How do you make important decisions? Do you go by your gut, some sort of defined process, or perhaps a combination of the two? When we’re offered an opportunity to participate in something that seems amazing, it’s almost always associated with a cost. That cost is time. Every ‘yes’ is accompanied by even more ‘no’s’.
In today’s episode, we take a look inside a real coaching session that addresses just this scenario. Our client is a physician who wants to develop a decision-making process so that he can derive meaning from his professional life and not take on projects or jobs that on the surface sound intriguing but may end up draining rather than fueling him.
Josh Russell MD is the editor-in-chief of the Journal of Urgent Care Medicine and is double board certified in Palliative Care and Emergency Medicine. Apart from his clinical practice, he is a writer, educator, entrepreneur, and trivia enthusiast.
Want to re-spark the joy in your practice, get home on time, or just unstick what’s feeling stuck? Start here to learn more about 1 on 1 coaching. You’ll be glad you did.
Episode highlights and session notes
General topic for the session:
Derive meaning from my professional life.
Why is this important right now?
“I overextend myself in a lot of different capacities. I’m just enthusiastic about a lot of things and fall prey to the planning fallacy where I think I can take on a lot more than I can and then I end up a bit over-committed. So if I can figure out what is the most meaningful for me to pursue then, or at least some heuristic of determining what the likelihood of deriving meaning from it is, then I think I’ll be the most satisfied.
And I’ll also be less at risk for taking on projects that are. Not gonna be meaningful or not gonna be rewarding.
Develop a screening question or questions for when I get excited about a project or opportunity so that I can decide whether it’s a hell yes or a no. Here’s what it looked like in real-time…
Question: What are the common threads in the projects in your life that have had longevity and durable joy?
- Personal growth
- Opportunity for creativity
- Continually progressing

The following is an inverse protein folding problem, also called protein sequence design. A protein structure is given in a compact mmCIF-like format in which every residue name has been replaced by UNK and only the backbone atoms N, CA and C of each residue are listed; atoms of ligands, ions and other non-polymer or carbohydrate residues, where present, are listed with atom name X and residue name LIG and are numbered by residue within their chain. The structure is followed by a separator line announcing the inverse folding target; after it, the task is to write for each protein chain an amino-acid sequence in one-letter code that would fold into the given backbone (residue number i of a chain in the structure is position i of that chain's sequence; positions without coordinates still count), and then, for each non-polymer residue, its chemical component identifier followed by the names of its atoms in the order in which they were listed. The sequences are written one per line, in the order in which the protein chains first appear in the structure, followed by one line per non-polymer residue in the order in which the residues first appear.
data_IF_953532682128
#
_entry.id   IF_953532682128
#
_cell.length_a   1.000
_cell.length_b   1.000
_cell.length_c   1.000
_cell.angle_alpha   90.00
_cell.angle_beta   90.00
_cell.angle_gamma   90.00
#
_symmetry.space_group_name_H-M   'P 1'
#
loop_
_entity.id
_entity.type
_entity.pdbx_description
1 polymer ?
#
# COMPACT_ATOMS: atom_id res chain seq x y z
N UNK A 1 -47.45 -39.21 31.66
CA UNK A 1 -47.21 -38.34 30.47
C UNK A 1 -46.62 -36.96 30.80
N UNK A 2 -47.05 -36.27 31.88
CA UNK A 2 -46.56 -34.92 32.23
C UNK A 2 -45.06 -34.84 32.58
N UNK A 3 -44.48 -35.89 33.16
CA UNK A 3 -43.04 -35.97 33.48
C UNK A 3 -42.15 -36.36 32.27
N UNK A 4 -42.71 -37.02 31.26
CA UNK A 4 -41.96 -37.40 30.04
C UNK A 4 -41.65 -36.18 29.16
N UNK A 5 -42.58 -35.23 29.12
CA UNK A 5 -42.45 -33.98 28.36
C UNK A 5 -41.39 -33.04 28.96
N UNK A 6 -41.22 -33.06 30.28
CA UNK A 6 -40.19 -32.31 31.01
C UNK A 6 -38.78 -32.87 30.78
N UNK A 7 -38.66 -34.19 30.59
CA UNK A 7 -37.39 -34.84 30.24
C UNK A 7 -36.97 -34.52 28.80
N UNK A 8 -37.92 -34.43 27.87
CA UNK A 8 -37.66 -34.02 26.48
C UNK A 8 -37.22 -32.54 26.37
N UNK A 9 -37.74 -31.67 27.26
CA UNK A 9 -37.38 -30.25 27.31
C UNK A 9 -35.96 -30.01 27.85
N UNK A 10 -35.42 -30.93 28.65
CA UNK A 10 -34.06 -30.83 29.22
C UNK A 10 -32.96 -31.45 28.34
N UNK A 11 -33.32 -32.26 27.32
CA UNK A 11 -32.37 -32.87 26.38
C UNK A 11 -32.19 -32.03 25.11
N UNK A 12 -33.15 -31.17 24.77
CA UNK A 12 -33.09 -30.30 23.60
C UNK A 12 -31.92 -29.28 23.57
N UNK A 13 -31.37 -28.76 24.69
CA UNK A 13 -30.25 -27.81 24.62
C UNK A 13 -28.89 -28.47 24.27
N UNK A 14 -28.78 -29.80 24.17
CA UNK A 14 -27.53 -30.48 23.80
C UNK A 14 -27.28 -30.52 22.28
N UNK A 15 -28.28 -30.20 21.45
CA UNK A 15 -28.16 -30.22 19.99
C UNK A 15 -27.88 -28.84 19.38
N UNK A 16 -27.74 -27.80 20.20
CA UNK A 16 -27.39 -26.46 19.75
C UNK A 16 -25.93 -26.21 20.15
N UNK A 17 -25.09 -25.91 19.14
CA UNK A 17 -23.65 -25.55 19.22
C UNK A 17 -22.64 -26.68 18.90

- Build on what you’ve built so far
- Relationships, collaboration 1+1=3
- Be surrounded by fellow creatives
- Financially rewarding in a way your time is valued
- Physically sustainable (don’t want to travel)
- It’s got to be fun or at least have the opportunity for that
Question: What are the common threads in the projects in your life that have NOT had longevity and durable joy but seemed exciting when you said yes?
- Totally unsolicited
- Extra clinical shifts
- Extra unwanted stress – need to have insight on what the job is like
- Intuition, spidey sense that this is going to suck
- Doing it just for external merit.
- Distract from other things passionately working on, will this create a lot of no’s
The Josh Russell Hell Yes or No Screening Questionnaire
- If no one knew you did it would you still do it?
- If I had $10 million in the bank, would I take on this project or opportunity if I didn’t get paid?
- Is this opportunity getting me closer to my idealized version of myself or a path to being a miserable son of a bitch (based on past experience)?
- Will this take disproportionate time that leads to family neglect?
- Take stock of bandwidth. Do I have room for this or will I have to throw something out?
- If I were asking myself advice on what to do, listen to how is it being described, am I being fooled by fools gold?
- What are the potential upsides and downsides/risk-benefit beyond just opportunity costs to the other projects I’m working on??
- Take a beat and don’t answer right away. Sleep on it!